• MUSEUM STUDIES

Jurassic World by Brickman

Bridget Scully, MA (Museum and Heritage Studies) student


LEGO Stygimoloch in the Baby Dinosaur Enclosure at 'Jurassic World by Brickman'. Photograph courtesy of Bridget Scully.

Six million plastic bricks have gone into the making of the latest blockbuster exhibit at the Australian Museum, Sydney: Jurassic World by Brickman, a LEGO exhibition on now until Sunday 17 July.


Jurassic World by Brickman first opened in Melbourne in 2021 and was created by “Brickman” Ryan McNaught and his team. Brickman is one of 21 global LEGO certified professionals and currently the only one in the Southern Hemisphere. He is best known for hosting the television series LEGO Masters alongside Hamish Blake. Brickman’s work has featured in museums and galleries across Australia and the world, but his name is perhaps most familiar for University of Sydney students and staff as the creator of the spectacular LEGO Pompeii, on display at the Chau Chak Wing Museum.


In Jurassic World, large scale LEGO and DUPLO dinosaurs are set in scenery as you walk through sections based on the popular franchise. You enter the exhibition through the iconic Jurassic World gates into a room with scenes of the fictional island, Isla Nublar, where visitors are invited to build at several stands around the room. The exhibition moves through to the lab, where visitors can create their own mutant dinosaurs, followed by a baby dinosaur enclosure featuring a life size baby Brachiosaurus. In the next section of the exhibition, there are visual prompts to create a dinosaur footprint using LEGO. This moves into a room of Velociraptors including fan favourite Blue built with 58,227 LEGO bricks over 460 hours. The exhibit finishes with a bust of a Tyrannosaurus Rex behind the Jurassic Jeep. Children are definitely the target audience, with numerous stations and prompts for building with LEGO and DUPLO spaced throughout the exhibition.


LEGO bee “preserved” in amber displayed in the laboratory section. Photograph courtesy of Bridget Scully.
But is the use of LEGO in exhibitions and museums worth it? Does it add to visitor education and engagement?

The Australian Museum’s goal is to ignite wonder about the natural environment and culture of Earth, particularly Australia and the Pacific. Yet visitors will fail to learn much about dinosaurs from Jurassic World, with the exhibition instead focusing on play and photo opportunities. While the museum offers a great exhibition on dinosaurs elsewhere in the building, this information does not carry across to Jurassic World. It has been shown, however, that “blockbuster” exhibitions like this entice people who would not normally visit into the rest of the museum. This is certainly the case with Jurassic World, with children likely wanting and asking to see more dinosaurs following their time in the LEGO exhibit. In fact, the director and CEO of the museum, Kim McKay has stated that staff knew the blockbuster dinosaur exhibit would attract new audiences and would hopefully pique their curiosity about the rest of the museum.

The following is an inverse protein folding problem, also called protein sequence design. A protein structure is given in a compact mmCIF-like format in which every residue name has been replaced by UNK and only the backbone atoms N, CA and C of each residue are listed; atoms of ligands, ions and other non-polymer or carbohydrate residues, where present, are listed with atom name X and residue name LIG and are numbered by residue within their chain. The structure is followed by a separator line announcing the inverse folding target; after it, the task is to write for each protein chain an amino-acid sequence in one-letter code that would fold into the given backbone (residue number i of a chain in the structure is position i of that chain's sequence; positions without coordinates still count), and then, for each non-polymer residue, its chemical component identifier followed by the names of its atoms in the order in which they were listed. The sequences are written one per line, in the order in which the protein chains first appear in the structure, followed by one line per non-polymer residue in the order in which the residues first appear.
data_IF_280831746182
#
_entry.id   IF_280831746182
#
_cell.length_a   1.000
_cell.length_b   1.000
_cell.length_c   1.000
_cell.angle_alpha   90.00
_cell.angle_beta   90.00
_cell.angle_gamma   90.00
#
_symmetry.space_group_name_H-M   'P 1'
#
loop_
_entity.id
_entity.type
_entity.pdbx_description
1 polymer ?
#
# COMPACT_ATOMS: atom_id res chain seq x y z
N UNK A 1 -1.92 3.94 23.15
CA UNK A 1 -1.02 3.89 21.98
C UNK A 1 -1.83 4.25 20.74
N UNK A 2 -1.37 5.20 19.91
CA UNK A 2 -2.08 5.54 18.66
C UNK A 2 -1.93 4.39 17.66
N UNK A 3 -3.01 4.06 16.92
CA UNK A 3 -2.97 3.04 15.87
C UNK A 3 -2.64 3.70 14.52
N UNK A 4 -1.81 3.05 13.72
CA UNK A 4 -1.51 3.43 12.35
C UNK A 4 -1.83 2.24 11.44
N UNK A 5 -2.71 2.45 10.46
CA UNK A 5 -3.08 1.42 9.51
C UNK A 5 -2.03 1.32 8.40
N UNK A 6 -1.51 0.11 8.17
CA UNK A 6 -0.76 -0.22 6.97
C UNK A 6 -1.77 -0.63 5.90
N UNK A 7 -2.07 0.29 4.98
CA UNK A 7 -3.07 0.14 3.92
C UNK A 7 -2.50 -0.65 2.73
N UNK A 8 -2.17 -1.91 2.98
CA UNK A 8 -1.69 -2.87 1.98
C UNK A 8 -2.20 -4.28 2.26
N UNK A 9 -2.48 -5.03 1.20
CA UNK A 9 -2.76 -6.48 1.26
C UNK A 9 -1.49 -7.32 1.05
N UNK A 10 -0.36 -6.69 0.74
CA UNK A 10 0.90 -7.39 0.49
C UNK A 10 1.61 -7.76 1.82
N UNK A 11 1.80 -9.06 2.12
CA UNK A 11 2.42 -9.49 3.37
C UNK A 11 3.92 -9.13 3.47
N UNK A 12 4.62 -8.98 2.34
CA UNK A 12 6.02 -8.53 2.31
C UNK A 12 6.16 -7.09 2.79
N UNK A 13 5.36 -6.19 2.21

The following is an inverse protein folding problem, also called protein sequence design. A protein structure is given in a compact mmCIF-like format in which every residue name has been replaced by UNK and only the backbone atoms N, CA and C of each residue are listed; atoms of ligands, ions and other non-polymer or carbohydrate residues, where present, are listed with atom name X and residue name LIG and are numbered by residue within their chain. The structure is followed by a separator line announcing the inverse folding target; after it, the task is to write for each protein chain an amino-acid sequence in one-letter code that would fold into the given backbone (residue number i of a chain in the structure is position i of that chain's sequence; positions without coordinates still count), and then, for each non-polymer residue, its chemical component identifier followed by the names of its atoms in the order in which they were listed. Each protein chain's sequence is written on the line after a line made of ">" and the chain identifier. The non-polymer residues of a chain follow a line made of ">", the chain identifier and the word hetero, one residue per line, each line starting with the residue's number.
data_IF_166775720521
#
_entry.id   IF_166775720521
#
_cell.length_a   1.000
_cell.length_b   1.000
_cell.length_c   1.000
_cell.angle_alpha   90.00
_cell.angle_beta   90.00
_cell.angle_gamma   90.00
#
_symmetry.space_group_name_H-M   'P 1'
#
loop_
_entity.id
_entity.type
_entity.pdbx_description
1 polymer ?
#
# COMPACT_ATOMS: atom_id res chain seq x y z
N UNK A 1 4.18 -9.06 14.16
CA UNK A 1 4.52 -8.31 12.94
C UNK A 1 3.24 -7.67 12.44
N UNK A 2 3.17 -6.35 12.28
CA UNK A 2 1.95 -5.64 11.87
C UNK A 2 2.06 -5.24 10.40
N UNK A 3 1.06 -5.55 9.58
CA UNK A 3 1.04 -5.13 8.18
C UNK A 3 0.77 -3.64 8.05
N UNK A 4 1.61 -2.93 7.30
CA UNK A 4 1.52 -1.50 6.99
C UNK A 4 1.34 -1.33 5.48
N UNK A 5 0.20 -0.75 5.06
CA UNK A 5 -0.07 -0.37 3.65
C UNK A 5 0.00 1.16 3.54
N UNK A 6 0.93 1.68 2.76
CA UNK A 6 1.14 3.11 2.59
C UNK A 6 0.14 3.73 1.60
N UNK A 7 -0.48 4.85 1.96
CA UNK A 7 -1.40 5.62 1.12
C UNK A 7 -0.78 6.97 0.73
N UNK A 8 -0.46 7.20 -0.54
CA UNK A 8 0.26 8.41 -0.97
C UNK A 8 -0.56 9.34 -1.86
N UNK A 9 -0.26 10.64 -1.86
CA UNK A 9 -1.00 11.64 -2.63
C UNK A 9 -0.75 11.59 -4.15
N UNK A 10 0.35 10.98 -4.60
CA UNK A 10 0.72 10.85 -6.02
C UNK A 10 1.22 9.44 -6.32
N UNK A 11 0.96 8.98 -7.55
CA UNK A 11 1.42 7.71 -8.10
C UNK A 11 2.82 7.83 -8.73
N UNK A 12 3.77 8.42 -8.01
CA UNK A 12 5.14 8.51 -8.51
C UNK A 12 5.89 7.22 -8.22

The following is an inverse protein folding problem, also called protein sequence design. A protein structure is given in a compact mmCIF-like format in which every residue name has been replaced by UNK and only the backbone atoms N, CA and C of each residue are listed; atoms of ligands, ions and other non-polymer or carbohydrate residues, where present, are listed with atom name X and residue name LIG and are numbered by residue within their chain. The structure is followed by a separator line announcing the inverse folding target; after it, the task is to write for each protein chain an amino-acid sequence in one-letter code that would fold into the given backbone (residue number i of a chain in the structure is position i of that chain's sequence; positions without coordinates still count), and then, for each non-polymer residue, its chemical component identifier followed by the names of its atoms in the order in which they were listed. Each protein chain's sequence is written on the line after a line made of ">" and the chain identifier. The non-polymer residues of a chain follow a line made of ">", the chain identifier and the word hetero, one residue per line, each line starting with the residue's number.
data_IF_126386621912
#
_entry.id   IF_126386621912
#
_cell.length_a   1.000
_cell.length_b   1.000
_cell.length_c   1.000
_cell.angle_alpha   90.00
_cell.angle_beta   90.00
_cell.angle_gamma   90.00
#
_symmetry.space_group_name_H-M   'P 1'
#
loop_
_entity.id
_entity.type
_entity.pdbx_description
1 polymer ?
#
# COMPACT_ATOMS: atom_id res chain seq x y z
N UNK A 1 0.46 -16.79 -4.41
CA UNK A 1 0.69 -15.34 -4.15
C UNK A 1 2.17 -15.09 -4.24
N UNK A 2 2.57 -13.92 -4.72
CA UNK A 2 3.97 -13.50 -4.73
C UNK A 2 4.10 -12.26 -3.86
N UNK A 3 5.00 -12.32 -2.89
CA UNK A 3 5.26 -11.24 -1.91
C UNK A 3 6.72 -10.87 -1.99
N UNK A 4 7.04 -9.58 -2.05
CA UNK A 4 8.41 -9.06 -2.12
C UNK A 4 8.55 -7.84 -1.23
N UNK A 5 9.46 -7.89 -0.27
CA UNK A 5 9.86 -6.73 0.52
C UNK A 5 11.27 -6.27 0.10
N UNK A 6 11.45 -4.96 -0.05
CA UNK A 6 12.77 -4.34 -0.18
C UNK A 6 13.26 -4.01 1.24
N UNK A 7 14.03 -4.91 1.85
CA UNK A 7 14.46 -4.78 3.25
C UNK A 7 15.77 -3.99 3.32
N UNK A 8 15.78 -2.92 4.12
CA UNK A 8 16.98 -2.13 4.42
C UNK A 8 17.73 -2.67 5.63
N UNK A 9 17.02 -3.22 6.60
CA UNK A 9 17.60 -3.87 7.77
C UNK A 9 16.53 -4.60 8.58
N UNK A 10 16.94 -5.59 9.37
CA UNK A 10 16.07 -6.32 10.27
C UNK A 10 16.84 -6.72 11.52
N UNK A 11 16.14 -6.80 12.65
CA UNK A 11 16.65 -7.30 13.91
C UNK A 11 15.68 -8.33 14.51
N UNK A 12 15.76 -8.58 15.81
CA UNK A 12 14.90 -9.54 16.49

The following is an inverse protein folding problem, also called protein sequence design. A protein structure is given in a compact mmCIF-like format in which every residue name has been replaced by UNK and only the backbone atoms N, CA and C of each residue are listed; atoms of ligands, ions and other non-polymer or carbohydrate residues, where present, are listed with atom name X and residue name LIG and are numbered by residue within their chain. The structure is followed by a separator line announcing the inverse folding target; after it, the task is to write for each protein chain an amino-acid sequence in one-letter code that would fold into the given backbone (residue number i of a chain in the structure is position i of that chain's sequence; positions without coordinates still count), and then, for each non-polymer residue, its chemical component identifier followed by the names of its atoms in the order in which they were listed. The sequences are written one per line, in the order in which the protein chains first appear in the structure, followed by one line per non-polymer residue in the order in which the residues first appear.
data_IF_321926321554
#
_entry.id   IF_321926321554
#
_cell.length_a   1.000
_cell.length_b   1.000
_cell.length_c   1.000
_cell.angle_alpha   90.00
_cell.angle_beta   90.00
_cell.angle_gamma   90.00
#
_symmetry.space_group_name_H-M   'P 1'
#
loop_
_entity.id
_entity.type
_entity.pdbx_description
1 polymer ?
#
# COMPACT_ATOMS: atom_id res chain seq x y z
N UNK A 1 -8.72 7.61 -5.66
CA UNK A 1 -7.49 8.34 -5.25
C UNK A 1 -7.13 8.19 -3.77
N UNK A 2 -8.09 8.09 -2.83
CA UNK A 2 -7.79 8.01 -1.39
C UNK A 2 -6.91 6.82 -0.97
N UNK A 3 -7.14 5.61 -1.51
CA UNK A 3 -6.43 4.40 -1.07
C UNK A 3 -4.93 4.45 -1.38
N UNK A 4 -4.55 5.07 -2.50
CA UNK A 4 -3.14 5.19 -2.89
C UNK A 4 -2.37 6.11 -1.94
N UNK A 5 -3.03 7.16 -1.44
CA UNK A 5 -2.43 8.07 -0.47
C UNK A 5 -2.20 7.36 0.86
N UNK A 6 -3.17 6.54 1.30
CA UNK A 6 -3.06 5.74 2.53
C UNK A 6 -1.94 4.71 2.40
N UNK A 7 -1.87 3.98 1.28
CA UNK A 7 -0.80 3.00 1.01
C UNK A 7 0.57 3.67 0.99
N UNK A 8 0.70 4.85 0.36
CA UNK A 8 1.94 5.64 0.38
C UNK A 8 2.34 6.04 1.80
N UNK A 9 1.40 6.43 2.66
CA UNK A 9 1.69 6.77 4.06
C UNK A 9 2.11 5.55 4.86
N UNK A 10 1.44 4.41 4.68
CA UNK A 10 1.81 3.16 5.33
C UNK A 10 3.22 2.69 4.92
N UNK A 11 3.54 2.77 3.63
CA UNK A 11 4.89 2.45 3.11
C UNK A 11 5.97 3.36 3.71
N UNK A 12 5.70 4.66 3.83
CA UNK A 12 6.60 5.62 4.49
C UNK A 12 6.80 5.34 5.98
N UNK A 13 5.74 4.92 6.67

Dinosaur exhibition at the Australian Museum. Photograph courtesy of Bridget Scully.

LEGO is now used by museums around the world to engage audiences. This use of LEGO employs a new medium to continue the tradition of interpretative models in museums in a way that engages children as a recognisable toy. “Brickman”, Ryan McNaught, currently has seven different exhibitions in circulation, including the Jurassic World exhibit, with Brickwrecks set to add to this selection when it opens at the Australian National Maritime Museum in December. While LEGO cannot substitute for the learning opportunities afforded by real artefacts, it is a great way of engaging new and young audiences with museums and their exhibitions.


 

Bridget Scully is about to commence a Master of Museum and Heritage Studies at the University of Sydney having previously completed a Graduate Certificate in Digital Communication and Culture at the university. Bridget previously studied a Bachelor of Arts in Ancient History and Education at Macquarie University. Her main area of interest is museum engagement, including museum education and program development.

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